Parshas Eikev: Why We Bless

ואכלת ושבעת וברכת את ה' אלקיך על הארץ הטבה אשר נתן לך  (ח:י)

And you will eat and be sated, and you shall bless the HaShem, your God, for the good land He has given you (8:10)

In this week’s parsha, we learn about the mitzvah of birchas hamazon. Although one of the basic tenets of humanity is to know how to say thank you, and for the reason of building our character alone it would have been enough to obligate us to say thank you, there needs to be more to bentching than this. In fact, there are many opportunities in this world to show hakaras hatov to the One who is meitiv us. But does HaShem really need our thanks? Are we doing this for Him? Does the fact that HaShem commands us to bentch lessen what we are doing?

In a monumental discussion of birchas hamazon, Rabbeinu Bachye sheds light on this and on the entire concept of making brochos. He writes that the purpose of brochos was not at all meant for HaShem. HaShem has no need for our brochos. HaShem needs nothing; He has everything, and He is the mekor habrocha. Ratherthe purpose is twofold and it is for us. We are actually the winners when we make brochos.

Firstly, we are testifying to the direct involvement of HaShem in this world. We are proclaiming our recognition that it is HaShem that provides all the sustenance in this world, and without HaShem’s involvement, we would cease to exist. HaShem wants us to recognize the chessed that He does with us, and that He is the Supreme Being.

Furthermore, Rabbeinu Bachye continues, HaShem set up the world in a manner that when one makes a brocha, it brings about an equal and counterpart reaction from HaShem. When we make a brocha on a fruit, it triggers an outpouring of blessing on that particular item in the world. We are the true beneficiaries of our brochos.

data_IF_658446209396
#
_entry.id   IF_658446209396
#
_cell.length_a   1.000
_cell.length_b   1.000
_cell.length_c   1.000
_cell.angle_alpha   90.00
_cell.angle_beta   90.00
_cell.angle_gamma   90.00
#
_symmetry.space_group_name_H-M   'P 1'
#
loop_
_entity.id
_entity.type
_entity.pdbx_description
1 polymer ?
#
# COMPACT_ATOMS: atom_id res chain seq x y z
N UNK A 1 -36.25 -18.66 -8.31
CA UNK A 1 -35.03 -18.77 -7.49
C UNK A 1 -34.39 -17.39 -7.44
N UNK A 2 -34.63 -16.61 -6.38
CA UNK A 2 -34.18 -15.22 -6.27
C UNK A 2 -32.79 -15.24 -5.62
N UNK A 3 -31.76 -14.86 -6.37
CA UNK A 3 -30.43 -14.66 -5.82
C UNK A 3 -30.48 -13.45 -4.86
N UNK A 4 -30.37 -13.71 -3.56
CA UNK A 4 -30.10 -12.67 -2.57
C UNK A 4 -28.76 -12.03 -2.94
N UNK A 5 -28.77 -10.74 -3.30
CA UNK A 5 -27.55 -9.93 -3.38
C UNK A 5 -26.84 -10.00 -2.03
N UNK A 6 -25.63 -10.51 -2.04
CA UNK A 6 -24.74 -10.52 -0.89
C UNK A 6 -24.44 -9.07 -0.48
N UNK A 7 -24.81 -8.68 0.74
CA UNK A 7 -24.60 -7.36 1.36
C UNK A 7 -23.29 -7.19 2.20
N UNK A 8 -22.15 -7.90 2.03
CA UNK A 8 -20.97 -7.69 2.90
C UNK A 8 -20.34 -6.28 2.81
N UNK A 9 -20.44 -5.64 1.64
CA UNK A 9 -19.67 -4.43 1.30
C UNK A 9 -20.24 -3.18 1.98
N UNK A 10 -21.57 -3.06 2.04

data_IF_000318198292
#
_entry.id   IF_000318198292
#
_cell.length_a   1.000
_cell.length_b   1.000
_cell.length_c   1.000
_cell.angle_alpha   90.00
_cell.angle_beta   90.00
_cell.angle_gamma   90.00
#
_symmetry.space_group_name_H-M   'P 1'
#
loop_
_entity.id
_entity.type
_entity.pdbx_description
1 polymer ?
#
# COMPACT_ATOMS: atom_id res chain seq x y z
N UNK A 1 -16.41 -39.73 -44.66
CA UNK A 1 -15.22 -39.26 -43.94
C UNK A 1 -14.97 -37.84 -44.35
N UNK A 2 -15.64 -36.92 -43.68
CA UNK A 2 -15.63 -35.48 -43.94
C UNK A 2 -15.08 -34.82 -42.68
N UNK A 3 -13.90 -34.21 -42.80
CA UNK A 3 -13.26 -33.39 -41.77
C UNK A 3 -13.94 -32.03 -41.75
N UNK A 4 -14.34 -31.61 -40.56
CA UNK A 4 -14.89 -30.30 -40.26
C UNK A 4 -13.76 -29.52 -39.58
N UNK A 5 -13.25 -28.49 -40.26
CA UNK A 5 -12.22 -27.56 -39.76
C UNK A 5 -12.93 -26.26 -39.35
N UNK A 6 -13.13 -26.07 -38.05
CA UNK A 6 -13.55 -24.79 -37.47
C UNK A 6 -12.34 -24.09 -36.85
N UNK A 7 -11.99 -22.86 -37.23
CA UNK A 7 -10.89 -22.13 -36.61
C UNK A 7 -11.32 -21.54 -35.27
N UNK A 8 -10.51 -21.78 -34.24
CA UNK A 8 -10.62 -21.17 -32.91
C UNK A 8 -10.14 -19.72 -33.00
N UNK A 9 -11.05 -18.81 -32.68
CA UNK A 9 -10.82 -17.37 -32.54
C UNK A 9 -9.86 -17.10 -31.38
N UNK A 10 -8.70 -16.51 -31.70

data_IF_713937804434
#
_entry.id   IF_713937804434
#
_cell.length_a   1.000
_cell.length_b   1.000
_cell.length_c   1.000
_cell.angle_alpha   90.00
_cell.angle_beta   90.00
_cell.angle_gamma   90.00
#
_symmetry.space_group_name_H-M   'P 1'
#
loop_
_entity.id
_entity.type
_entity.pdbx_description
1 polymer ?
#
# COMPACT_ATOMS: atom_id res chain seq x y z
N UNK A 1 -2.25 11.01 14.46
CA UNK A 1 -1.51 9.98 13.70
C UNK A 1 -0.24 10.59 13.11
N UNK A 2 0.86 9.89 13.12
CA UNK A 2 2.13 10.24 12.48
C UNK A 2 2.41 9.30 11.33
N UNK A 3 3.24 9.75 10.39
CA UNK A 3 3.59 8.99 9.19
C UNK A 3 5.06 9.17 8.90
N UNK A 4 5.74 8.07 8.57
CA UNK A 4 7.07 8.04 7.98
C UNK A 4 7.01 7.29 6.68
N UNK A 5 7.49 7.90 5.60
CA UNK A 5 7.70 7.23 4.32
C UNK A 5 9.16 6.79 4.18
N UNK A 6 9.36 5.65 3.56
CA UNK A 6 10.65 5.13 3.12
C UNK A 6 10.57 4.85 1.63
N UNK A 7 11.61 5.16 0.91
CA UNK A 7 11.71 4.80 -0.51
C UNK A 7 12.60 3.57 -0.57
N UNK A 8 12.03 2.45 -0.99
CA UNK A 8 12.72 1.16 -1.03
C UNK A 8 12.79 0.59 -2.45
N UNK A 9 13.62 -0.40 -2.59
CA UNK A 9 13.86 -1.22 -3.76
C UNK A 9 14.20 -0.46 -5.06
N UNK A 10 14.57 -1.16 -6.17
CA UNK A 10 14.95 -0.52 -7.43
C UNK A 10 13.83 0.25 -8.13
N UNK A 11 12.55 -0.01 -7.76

The gemara in Masechta Brochos (35b) tells us that if someone has enjoyment from this world without making a brocha, he is actually stealing from HaShem and from Knesses Yisroel. He steals from HaShem by denying Him that necessary recognition that HaShem is involved in every facet of our lives. Furthermore, he steals from the people because he withholds the blessings and bounty that would have been triggered as a result of making the proper brocha.

The Dubno Maggid takes this a step further. The Gemara (ibid) teaches that this person is actually compared to, and is considered a partner of, the terrible Yaravam ben Nevat, who caused Klal Yisroel to do aveiros and ruined the relationship between us and HaShem. The Maggid explains this Gemara as follows: Assuming that the purpose of the brocha is to acknowledge HaShem, why are we particular about which brocha is the correct one? If one says the wrong one, he has not fulfilled his obligation. But why should it make a difference, after all, he is still expressing honor to HaShem? Quoting the Shelah HaKadosh, the Maggid explains the same yesod that we mentioned above: brochos bring down to this world further power of growth. When making a brocha on an apple, all the apples of the world are improved. But when making the incorrect brocha, the trigger for those foods is not “pulled”. Accordingly, we now understand the gemara. We are stealing from HaShem the potential of giving further blessing and bounty to the world. We are stealing from knesses Yisroel because next year the apples will not grow as well as they could have, lacking the blessings from HaShem. Furthermore, this compares to Yeravam because not only are we not making our own brocha, but we are ruining it for everyone else as well. This can be compared to one that borrows and does not pay back. The lender no longer wants to extend credit, to him or to anyone else. So too, when we make brochos, HaShem “wants” to give us more in the future. Conversely, when one doesn’t make the bracha, HaShem won’t give to this person or to the others.

No man is an island! We all have a responsibility to one another. With all the emphasis in the world on “Tikkun Olam”, perhaps one of the greatest, if not “the” greatest, thing that we can do in doing our part is to make a brocha on the great bounty that HaShem continuously bestows upon us. By giving HaShem that brocha, we are actually giving to ourselves.

Good Shabbos, מרדכי אפפעל